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SPECIAL MILLENNIUM ISSUE / HOME & DESIGN | MR. FIX-IT

The Handyman of Tomorrow

As household devices become more sophisticated, the home handyman will require new technical abilities to augment the more tactile carpentry, painting, plumbing and electrical skills. Here's a preview.

May 16, 1999

Digital Vet*

This stethoscope plugs into your plasma screen virtual pet to see why Cheshire the cybercat no longer purrs, or the virtual neon tetras aren't swimming.

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Fiber-Optics *

A coil of fiber-optic cable, for repairing or extending existing lines, which get all the household devices talking to each other.

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Digital Pipe Wrench *

With massive amounts of information flowing in and out of the home for computer, television, telephone, video and other electronic needs, the link to the outside world is through a "digital pipe." Homeowners are billed for the amount of bandwidth of this pipe that they use monthly, just as they pay for water or gas. When the pipe malfunctions, an electronic "pipe wrench" diagnoses the problem.

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Magic Wand *

Remote control operates everything in the house, and in preprogrammed "macro" sequences. With a single touch, for instance, the remote turns on the TV and sound system, rolls the rented movie, dims the lights and starts a bag of popcorn in the microwave.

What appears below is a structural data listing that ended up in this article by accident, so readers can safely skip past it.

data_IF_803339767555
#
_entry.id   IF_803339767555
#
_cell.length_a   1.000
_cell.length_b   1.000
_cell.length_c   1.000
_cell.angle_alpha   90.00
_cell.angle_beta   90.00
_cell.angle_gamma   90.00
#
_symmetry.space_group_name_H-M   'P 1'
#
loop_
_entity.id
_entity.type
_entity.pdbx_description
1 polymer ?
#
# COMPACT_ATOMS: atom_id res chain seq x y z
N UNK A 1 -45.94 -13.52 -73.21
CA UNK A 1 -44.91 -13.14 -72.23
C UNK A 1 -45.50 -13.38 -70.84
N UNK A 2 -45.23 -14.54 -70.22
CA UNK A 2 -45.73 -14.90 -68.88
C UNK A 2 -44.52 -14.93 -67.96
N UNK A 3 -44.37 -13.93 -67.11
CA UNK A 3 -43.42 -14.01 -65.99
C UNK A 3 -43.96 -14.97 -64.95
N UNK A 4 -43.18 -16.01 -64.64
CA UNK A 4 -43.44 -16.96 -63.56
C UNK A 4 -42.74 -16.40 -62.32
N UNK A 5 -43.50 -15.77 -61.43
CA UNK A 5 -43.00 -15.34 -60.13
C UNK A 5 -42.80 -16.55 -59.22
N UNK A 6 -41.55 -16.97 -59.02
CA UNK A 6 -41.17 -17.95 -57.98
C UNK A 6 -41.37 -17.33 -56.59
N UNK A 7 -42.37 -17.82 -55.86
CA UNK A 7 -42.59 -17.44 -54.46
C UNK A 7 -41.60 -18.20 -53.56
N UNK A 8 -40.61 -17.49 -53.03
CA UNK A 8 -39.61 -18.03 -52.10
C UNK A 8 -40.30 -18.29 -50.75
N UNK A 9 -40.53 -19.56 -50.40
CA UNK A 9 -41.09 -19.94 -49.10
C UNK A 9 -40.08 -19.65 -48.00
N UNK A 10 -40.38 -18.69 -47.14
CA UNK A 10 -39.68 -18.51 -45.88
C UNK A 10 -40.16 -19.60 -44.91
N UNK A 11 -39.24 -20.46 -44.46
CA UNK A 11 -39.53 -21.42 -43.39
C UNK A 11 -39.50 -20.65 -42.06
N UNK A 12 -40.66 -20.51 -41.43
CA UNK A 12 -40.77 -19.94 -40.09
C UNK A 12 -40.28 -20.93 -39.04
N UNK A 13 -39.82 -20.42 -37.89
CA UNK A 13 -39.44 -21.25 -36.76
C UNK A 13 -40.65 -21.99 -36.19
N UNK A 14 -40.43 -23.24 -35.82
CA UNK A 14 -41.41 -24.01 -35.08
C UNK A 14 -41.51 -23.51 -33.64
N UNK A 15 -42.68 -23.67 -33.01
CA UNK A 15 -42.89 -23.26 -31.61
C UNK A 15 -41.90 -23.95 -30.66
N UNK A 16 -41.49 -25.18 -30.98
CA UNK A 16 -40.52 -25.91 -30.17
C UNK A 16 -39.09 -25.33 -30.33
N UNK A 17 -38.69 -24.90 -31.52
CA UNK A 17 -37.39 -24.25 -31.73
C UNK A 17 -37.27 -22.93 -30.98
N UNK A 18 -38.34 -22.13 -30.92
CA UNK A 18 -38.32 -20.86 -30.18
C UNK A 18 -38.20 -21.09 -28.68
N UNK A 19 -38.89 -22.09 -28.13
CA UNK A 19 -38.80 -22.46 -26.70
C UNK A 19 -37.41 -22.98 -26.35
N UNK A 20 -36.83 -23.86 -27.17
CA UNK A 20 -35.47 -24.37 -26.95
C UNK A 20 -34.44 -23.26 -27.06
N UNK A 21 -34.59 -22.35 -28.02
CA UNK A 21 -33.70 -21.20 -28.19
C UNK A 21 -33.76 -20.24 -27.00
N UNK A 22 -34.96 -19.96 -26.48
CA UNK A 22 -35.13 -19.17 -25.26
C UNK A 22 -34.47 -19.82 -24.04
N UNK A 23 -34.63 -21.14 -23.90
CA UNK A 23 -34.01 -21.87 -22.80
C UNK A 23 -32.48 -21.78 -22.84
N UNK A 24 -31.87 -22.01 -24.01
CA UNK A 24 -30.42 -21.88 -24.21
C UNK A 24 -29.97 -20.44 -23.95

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Extra Parts *

Keypads and touchscreens run the entire house. When these intricate devices go bad, it is cheaper to replace than to repair them.

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Extra Muscle *

Houses are regularly outfitted with movable walls to allow expansion or collapse of rooms. The walls are powered by a hydraulic system and can be swung outward, for example, to make an extra room on top of the patio when the in-laws come to town.

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Bandwidth Band-Aids *

A computer first-aid kit, for minor malfunctions in the computer-operated house, includes a re-boot disk and network analysis software to perhaps explain why the living room thermostat is stuck at 105 degrees, or why the refrigerator forgot to order milk.

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* I.T. Specialist

If the handyman is stumped by the computer, he turns to the emergency backup: his 9-year-old son. One thing hasn't changed in the new millennium. Kids. They know computers better than their parents.

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* Home Manual

Just as an automobile comes with a manual explaining the car's functions, all devices and equipment in an integrated "smart house" are explained in a single homeowner's manual, stored on a disc in the laptop computer.

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* Safety Net

As the cost of diagnosing and repairing problems grows, homeowners buy home insurance policies, which cover most of the expenses beyond the deductible.

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* Certifications

Documents show certification to repair THX sound systems in home theaters and the Microsoft-powered operating system running through the house.

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